A lemon tree can yield more than 1,000 lemons a year that require careful handpicking, most of the world’s bergamot oranges are produced in a small protected area in Calabria, Italy, and an orange tree can continue to fruit after 50-80 years. Let us take you through the fascinating world of citrus fruit farming!
CITRUS FRUIT FARMING FACTS
Citrus fruit trees have come a long way from being ornamental objects in private gardens of aristocrats in the 17th century, to being the fruit that we all get to enjoy. Farming techniques however are something that is steeped in tradition with knowledge that has been gathered and passed down through generations. It requires ”a true passion”, says our citrus grove farmer Giosuè Arcoria, owner and farmer of the citrus grove that provides many of the oranges for Sanpellegrino Italian Sparkling Drinks.
Here are some facts on citrus farming that you may not know:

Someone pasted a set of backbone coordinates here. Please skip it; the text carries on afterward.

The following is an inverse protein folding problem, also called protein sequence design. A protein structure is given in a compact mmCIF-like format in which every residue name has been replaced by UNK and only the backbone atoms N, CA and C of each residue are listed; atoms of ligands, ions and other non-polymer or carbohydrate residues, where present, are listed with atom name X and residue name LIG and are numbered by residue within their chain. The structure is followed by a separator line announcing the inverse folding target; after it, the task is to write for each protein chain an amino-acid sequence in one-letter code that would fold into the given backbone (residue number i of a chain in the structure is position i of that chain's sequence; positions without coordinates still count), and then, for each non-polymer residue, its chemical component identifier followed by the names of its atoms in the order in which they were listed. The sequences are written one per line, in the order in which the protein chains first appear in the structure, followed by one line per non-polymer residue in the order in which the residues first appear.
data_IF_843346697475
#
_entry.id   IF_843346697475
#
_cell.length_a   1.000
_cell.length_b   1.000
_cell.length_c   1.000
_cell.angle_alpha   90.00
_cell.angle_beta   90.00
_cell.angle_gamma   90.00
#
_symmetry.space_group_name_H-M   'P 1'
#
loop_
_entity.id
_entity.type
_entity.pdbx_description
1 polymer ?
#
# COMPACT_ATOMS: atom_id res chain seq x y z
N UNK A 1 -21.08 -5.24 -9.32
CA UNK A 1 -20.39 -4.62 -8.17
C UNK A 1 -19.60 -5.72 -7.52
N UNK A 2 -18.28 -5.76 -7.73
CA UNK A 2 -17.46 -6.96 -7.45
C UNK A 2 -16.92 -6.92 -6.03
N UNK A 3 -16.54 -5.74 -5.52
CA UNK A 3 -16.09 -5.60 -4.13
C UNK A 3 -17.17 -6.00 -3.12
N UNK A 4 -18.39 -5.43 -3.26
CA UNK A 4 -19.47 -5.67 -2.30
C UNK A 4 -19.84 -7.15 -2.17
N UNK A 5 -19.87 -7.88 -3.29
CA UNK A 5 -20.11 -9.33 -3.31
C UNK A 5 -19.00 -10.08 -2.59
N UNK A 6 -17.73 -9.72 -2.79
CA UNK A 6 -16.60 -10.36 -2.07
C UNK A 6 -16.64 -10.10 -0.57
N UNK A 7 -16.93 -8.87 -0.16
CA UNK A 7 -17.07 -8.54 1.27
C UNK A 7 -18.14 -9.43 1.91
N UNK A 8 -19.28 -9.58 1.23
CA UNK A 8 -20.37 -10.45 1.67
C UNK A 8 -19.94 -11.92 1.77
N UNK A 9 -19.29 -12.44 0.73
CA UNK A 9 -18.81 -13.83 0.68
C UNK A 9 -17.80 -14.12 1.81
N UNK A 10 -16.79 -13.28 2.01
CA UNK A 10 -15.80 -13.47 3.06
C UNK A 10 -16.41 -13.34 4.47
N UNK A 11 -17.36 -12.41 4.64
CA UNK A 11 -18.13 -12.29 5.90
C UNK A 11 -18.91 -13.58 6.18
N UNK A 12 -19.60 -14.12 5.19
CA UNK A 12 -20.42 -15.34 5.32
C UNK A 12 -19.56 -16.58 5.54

- Citrus fruit require balmy temperatures and most don’t do well with frost. This is why the warmer Southern Italian regions - Sicily, Campania and Puglia, produces some of the world’s best citrus fruit.
- In conjunction with the balmy temperatures, warm sea breezes also play a role in producing the perfect citrus fruit. With the lemon groves by the Mediterranean Sea, the trees closest to the sea will be ready for picking earlier than those further upland.
- The sour orange is known to be one of the hardier varieties, and some have been known to survive several hundred years!
- On the steep cliffs of Amalfi and Sorrento, many citrus groves are still only accessible by steep staircases through which, even today, fruit is transported on the shoulders of farmers. This is where the world famous Limone di Amalfi and Limone di Sorrento are produced.
Citrus fruit are easily crossed between each other, whether by human interventions or by chance of nature. The thousands of varieties of citrus that we have now were originated from just three citrus ancestors – the pomelo, mandarin and citron.